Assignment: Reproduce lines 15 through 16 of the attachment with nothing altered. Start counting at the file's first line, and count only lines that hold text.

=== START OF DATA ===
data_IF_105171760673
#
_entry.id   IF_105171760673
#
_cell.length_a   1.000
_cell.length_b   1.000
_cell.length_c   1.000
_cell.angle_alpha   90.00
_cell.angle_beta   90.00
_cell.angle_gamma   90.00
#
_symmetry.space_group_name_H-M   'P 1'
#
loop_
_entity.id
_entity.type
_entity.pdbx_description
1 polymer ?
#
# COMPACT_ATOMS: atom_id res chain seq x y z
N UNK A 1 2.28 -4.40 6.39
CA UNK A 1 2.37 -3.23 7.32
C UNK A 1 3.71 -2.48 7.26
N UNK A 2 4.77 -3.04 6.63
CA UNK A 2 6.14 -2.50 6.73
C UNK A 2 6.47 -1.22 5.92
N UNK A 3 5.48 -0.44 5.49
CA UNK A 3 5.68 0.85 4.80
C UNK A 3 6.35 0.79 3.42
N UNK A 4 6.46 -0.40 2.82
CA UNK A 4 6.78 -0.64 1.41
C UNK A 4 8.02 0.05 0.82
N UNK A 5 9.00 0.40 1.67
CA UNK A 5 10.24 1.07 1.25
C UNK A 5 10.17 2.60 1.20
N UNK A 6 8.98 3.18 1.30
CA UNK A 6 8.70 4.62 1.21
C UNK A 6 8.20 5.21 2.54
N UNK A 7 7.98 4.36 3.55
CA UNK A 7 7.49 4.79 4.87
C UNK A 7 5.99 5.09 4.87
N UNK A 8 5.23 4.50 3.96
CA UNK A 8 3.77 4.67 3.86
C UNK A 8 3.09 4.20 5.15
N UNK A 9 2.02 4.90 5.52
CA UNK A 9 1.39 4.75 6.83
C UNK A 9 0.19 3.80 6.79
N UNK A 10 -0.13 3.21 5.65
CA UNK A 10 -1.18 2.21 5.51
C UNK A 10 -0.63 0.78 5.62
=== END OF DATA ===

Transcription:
_entity.id
_entity.type